When Father Jerome Molokie learned that his community’s newly released CD “Christmas at St. Michael’s Abbey: Chants for the Three Masses of Christmas” was on its second run of being duplicated, he wasn’t surprised.

In his view, people like chant; it transcends religious borders.

“What did surprise me was that after the 1990 success of ‘Chant’ [by the Benedictine Monks of Santo Domingo de Silos, Spain], Gregorian chant never disappeared from popularity,” said the 47-year-old priest.

Father Molokie is a Norbertine priest at St. Michael’s Abbey in the famed wine country of Silverado, Calif.

This monastery is home to more than 60 priests, and seminarians also run a small all-boys’ college preparatory school on the monastery grounds.

Two years ago, Father Molokie was the cantor and music director for the abbey when the initial recordings of these Christmas chants were made on recording equipment that the community owned. These recordings were made into CDs and sent out as Christmas gifts to friends and benefactors of the abbey.

What turned out to be a homemade gift from the abbey has turned into an international hit due to the discovery of this sacred sound by Jade Music.

Earlier this year, Stefan Karrer of Jade Music, located in the suburban Los Angeles area, contacted Father Molokie with hopes of having the abbey’s store carry some of Jade’s classical and sacred recordings. When Father Molokie shared with Karrer that his community had done some recordings of their own, Karrer said he would take a listen. He was inspired by what he heard.

“We were all very impressed by the quality, vigor and energy of their voices. It was fresh and different. The sound was unique,” said Karrer, who also has been surprised by the CD’s success. “We knew that the album had potential, but we didn’t expect such enthusiasm from retailers, journalists, radio hosts and the general public.”

Jade Music, a subsidiary of French recording company Milan Records, has found a niche in producing quality classical and sacred music for more than 20 years.

Whether recording the Benedictine monks in Silos, Spain, or the Children’s Choir of Saint-Marc in Lyon, France, Karrer noted that great attention is paid to the quality of the sound, packaging, and the liner notes of each record project.

“We want to keep these albums authentic and genuine,” said Karrer. “We market the records for what they are, not for what some people would like them to be. We do not sell a lifestyle. A Catholic record has to remain Catholic.”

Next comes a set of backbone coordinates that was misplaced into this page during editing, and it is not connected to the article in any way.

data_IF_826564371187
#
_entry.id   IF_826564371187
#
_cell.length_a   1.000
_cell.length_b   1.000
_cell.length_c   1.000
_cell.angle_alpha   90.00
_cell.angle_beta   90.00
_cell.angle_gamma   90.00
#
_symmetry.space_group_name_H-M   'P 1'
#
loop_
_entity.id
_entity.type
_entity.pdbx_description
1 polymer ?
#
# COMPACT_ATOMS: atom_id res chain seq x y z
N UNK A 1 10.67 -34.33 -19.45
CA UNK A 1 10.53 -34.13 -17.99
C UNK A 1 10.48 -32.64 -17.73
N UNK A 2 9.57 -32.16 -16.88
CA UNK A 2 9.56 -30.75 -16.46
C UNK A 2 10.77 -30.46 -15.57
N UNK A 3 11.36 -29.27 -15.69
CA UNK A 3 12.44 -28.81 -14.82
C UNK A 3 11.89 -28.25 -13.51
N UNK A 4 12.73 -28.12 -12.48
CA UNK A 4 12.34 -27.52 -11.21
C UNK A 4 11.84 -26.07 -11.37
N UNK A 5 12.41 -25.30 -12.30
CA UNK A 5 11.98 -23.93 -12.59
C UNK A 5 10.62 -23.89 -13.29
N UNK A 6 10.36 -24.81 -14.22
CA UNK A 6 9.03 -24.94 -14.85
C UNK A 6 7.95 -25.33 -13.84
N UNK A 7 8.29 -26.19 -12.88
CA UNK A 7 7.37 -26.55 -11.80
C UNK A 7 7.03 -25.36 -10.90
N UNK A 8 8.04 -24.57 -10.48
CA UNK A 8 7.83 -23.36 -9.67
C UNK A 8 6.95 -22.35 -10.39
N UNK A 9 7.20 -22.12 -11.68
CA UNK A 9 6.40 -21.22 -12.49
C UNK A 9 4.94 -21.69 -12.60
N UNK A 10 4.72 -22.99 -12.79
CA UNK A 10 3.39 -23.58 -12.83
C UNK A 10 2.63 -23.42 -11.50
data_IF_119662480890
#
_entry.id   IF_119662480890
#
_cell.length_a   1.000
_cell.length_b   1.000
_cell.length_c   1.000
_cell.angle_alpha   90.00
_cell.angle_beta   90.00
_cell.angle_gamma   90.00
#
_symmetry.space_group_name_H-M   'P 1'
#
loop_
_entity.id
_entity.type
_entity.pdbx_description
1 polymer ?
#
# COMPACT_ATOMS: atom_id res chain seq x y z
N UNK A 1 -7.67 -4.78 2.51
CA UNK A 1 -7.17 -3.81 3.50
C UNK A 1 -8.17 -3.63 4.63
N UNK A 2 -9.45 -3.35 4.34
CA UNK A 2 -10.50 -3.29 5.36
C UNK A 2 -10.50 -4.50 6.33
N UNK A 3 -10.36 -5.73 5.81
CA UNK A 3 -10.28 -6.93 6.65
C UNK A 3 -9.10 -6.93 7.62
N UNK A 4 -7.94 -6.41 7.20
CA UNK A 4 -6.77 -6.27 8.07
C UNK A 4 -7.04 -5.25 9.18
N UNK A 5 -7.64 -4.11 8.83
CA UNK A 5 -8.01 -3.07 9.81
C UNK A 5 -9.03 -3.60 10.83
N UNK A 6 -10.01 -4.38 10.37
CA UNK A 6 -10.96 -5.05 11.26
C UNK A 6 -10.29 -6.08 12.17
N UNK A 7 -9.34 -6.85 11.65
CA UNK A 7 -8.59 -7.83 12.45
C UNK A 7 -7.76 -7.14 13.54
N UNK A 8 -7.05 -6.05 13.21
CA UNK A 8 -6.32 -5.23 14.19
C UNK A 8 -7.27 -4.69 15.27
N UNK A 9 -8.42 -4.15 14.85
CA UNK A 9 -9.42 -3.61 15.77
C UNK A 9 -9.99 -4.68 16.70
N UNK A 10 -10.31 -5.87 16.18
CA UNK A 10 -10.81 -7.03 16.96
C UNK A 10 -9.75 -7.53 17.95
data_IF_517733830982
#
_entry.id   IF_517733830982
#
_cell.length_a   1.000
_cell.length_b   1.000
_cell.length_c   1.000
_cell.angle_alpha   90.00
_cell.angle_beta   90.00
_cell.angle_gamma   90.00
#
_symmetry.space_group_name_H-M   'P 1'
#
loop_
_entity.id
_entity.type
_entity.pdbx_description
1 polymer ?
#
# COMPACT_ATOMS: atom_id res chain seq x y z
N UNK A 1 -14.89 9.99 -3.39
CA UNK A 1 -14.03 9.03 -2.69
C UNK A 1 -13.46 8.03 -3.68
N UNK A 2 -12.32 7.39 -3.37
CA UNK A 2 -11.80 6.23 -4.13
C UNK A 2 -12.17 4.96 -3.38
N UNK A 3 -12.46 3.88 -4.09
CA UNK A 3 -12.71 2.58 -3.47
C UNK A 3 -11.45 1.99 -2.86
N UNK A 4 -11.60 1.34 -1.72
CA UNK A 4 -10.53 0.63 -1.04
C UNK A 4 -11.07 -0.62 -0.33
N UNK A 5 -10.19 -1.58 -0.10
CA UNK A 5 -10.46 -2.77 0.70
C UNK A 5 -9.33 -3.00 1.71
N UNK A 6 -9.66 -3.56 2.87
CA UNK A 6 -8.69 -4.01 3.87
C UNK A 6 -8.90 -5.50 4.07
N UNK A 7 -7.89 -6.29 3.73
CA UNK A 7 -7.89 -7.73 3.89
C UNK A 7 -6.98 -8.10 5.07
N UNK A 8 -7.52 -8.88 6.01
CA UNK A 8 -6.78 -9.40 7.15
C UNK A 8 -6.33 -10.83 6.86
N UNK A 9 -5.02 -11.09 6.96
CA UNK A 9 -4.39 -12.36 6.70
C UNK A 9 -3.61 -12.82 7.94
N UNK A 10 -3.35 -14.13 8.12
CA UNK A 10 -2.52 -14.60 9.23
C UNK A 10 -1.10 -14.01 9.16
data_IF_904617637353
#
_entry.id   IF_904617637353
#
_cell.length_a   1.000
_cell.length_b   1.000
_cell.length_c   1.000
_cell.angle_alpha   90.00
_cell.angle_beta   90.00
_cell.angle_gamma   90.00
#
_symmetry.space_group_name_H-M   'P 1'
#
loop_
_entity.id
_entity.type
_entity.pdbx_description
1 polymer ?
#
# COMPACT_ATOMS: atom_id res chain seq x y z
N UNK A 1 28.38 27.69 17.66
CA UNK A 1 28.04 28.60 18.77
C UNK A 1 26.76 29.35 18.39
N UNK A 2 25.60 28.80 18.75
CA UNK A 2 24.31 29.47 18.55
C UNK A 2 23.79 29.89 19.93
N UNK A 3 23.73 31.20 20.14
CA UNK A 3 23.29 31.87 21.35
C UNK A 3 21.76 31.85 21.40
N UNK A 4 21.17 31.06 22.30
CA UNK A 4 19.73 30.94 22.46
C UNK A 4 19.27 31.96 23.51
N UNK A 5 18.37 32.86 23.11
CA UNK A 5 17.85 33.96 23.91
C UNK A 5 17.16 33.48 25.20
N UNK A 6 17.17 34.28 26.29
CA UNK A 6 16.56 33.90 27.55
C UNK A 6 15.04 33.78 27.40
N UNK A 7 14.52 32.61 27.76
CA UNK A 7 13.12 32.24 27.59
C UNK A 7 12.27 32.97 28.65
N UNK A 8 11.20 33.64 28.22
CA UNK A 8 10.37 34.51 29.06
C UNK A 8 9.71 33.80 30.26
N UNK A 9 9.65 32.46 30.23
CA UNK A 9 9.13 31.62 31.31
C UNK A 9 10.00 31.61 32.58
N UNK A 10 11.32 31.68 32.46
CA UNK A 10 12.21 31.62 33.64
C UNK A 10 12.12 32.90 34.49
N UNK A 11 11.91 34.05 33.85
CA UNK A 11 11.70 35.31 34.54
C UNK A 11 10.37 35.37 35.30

To keep the Norbertines’ album authentic, Karrer went to St. Michael’s to make additional recordings of the church bell and the surrounding sounds of birds and nature, which can be heard between the CD tracks.

Gregorian chant scholar and author Father Jerome Weber from Utica, N.Y., estimates that he has more than 4,000 or 5,000 chant CDs and records in his music collection. One of them is the St. Michael’s Christmas CD, which he was impressed with. His sole complaint was that the CD was only 40 minutes long.

“The Norbertines seem to have preserved their style very well,” said the retired priest, who has written extensively on Gregorian chant in his more than 50 years of priesthood. “I have other recordings from Norbertine monasteries in the Netherlands, Belgium, France and Austria, all very well done.”

Chant Alive

The Norbertines trace their beginnings to Christmas Day 1121, when St. Norbert made vows with his first group of followers at Premontre, a valley in northern France. Norbert chose the Rule of St. Augustine as the way of life for his followers. These first Norbertines led an intensely ascetic and liturgical life marked by poverty and silence. 

According to Father Molokie, these monastic or liturgical traditions are still very much alive. Learning sacred chant at St. Michael’s starts in the seminary and becomes part of daily life.

“For the first two years after they enter, there is a daily chant class five days a week for about 45 minutes,” said Father Molokie. In addition, the community’s Divine Office, daily prayers and weekly Masses fluctuate between singing in English and Latin.

Is this attraction to Gregorian chant simply a passing fad?

In the words of Father Weber, the answer is definitively No. He noted the numerous sacred music conferences he attends each year, as well as the growth in vocations to monastic communities where the ancient liturgy and sacred chant is very much thriving.

Father Molokie is proud to admit that he was attracted to the Norbertines because of their strong liturgical traditions.

“I know I entered because of the chant,” he said. “I know several other priests and seminarians have entered because of our Gregorian chant and the traditional religious life we live at the abbey.”

Eddie O’Neill writes from

Green Bay, Wisconsin.

FOR MORE INFORMATION: St. Michael’s Abbey AbbeyNews.com (949) 858-0222 Jade Music Jade-Music.com